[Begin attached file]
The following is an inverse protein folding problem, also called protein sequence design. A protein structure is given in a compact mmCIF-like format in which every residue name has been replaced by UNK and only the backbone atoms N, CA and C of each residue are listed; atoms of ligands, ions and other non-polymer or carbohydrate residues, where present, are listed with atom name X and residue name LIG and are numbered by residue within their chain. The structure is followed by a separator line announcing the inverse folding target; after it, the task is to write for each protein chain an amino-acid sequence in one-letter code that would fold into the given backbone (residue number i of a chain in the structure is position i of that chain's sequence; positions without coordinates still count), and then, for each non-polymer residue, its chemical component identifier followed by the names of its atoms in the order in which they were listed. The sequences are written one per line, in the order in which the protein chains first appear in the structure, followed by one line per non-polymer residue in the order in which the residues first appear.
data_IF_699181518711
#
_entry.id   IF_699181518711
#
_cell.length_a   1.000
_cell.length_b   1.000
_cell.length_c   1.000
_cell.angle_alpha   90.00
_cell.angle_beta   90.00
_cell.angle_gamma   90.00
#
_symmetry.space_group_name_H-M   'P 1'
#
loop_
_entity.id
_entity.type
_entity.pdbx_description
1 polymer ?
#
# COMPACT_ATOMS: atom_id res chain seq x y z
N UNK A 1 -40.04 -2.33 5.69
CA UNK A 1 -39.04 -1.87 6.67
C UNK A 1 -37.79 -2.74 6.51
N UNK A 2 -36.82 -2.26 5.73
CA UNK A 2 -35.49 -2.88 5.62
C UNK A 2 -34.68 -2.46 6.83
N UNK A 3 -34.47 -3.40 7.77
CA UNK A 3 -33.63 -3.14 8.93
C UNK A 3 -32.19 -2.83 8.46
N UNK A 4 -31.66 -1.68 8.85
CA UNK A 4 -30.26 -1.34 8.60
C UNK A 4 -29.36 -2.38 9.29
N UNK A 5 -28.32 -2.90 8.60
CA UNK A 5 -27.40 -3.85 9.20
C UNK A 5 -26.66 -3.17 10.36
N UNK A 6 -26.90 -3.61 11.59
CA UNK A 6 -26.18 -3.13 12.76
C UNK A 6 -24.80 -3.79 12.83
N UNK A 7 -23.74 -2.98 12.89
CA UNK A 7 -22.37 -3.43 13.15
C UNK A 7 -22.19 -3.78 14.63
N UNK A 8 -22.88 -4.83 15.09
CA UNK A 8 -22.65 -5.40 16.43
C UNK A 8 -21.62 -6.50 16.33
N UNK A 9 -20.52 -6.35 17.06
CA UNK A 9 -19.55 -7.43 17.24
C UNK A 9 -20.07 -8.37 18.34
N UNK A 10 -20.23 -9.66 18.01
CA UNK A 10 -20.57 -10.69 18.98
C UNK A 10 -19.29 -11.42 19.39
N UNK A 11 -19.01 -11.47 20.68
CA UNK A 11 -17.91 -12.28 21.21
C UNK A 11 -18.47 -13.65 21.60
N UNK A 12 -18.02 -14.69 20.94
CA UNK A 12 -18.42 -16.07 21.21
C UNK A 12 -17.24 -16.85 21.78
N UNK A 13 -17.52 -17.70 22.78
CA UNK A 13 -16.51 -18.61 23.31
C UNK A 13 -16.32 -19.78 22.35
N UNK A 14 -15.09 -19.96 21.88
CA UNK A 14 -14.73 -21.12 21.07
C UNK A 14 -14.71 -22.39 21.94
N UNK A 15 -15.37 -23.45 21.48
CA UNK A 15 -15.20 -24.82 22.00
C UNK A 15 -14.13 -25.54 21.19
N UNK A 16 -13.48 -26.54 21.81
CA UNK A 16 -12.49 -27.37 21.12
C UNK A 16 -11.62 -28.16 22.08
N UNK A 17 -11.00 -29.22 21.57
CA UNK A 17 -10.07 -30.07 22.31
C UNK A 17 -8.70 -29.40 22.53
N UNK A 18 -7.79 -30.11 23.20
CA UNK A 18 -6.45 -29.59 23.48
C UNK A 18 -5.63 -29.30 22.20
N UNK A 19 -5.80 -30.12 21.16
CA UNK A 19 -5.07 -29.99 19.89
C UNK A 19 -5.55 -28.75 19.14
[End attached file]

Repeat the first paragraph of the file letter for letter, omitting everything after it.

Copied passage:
The following is an inverse protein folding problem, also called protein sequence design. A protein structure is given in a compact mmCIF-like format in which every residue name has been replaced by UNK and only the backbone atoms N, CA and C of each residue are listed; atoms of ligands, ions and other non-polymer or carbohydrate residues, where present, are listed with atom name X and residue name LIG and are numbered by residue within their chain. The structure is followed by a separator line announcing the inverse folding target; after it, the task is to write for each protein chain an amino-acid sequence in one-letter code that would fold into the given backbone (residue number i of a chain in the structure is position i of that chain's sequence; positions without coordinates still count), and then, for each non-polymer residue, its chemical component identifier followed by the names of its atoms in the order in which they were listed. The sequences are written one per line, in the order in which the protein chains first appear in the structure, followed by one line per non-polymer residue in the order in which the residues first appear.